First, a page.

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Connections

Version of The King's Speech (2010) See more »

Soundtracks

If You Were the Only Girl (In the World)
(uncredited)
Music by Nat D. Ayer
Lyrics by Clifford Grey
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User Reviews

Wasted opportunity
30 March 2003 | by (Sydney, Australia) – See all my reviews

You're right folks, this really was below par. I now know why it went straight to cable. Yet it wasn't for lack of acting talent. James Wilby was excellent as the shy and fearful Bertie, thrust onto the throne by his brother David's abdication, and Juliet Aubrey was fine as Elizabeth. Alan Bates harrumphs splendidly as George V and Eileen Atkins, although too old for the role, carries off Queen Mary in a sympathetic manner. Charles Edwards as Edward VIII (`David') has plenty of presence and Paul Brook is superb as private secretary Tommy Lascelles. So what went wrong?

The scriptwriters clearly set out not to offend anybody living, and while Elizabeth the Queen mother died in 2001 her daughter is very much alive and occupying a position of some importance. They were so careful in fact that Prince Philip, always good for some boorish misunderstanding, does not even appear. Neither does his conniving uncle Dickie Mountbatten, though he is mentioned in the dialogue. The enmity between Elizabeth and Wallis Simpson is merely hinted at. But the real problem is the failure to identify the strong elements in the story, the courtship/ wedding, the abdication and the war and write around them, instead of putting the whole thing together as a sort of photo album. Maybe as another commenter says, the mini-series format would have been better, though it might have just created a longer mess.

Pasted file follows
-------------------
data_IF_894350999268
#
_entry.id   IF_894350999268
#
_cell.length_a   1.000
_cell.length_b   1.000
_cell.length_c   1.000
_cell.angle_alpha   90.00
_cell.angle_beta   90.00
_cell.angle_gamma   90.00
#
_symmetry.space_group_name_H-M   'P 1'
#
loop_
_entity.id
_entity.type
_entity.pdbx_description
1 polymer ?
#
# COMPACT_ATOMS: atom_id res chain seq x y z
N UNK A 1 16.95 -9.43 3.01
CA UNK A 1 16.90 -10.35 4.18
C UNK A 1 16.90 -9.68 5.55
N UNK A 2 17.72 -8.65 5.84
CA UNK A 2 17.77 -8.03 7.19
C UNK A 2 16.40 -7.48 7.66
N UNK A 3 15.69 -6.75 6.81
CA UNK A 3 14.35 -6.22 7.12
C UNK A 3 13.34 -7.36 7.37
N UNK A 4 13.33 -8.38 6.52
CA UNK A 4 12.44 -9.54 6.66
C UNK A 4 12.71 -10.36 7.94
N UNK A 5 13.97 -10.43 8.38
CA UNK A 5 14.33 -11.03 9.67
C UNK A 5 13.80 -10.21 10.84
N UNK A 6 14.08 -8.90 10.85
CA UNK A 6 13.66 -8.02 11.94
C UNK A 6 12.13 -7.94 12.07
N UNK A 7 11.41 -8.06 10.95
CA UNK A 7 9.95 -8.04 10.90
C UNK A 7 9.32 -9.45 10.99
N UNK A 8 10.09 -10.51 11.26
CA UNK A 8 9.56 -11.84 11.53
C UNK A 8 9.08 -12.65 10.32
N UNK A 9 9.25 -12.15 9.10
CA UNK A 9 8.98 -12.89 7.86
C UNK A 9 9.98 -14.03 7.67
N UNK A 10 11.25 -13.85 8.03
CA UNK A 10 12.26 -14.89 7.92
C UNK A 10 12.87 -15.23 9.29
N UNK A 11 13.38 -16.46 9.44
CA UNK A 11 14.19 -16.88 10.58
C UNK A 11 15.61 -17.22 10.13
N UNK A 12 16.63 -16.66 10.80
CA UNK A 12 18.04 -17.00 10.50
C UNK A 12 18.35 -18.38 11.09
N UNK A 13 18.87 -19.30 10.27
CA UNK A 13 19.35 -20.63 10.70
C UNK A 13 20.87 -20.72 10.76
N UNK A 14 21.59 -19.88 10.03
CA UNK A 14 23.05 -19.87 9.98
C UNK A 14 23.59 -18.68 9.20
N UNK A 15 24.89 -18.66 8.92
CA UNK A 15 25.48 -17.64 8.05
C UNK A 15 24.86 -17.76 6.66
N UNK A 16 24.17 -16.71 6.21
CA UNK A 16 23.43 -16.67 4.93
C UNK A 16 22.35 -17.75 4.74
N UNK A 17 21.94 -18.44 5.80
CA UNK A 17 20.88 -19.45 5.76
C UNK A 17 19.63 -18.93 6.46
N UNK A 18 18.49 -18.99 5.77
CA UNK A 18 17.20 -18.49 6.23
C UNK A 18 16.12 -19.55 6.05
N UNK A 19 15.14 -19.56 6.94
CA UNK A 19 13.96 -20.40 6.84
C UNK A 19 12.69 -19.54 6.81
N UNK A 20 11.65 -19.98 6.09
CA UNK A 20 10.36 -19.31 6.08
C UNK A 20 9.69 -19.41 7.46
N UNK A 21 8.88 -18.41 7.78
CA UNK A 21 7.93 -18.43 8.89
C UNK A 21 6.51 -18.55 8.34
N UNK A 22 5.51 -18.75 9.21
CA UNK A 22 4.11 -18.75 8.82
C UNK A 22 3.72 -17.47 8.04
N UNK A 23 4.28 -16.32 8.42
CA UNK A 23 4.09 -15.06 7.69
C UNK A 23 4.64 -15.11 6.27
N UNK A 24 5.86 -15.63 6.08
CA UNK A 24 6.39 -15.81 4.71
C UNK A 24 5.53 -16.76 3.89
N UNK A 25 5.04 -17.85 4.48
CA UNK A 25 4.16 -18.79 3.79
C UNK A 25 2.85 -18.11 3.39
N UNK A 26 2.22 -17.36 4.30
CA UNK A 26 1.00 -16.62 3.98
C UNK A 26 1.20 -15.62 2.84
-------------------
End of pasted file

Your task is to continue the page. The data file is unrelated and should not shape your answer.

If you really want to know about the history of the early Windsors, you are going to have to read some books. Edward VIII wrote his account in `A King's Story' published in the early 1950s. He blames Baldwin for forcing him out but makes it clear that he had little difficulty in choosing between love and duty. Poor old Bertie had no such choice and was saddled with the extra burden of being King during wartime. His father describes himself and Edward as `ordinary men' and Bertie, like most of the hereditary aristocrats of Britain was deeply ordinary (and interested mainly in country pursuits). The most remarkable thing about Bertie was the way he overcame his stutter (especially over `B' words). It would have been interesting to know how this was done, but though the stutter gets some attention we are hustled out of the (Australian) therapist's rooms just as the treatment starts.

So, more or less a waste of space. There's been plenty of attention given to `David' before, but this show fails to give a new perspective to the historical events it so lightly covers. A great pity the Queen Mum never wrote her memoirs – now that would have been interesting.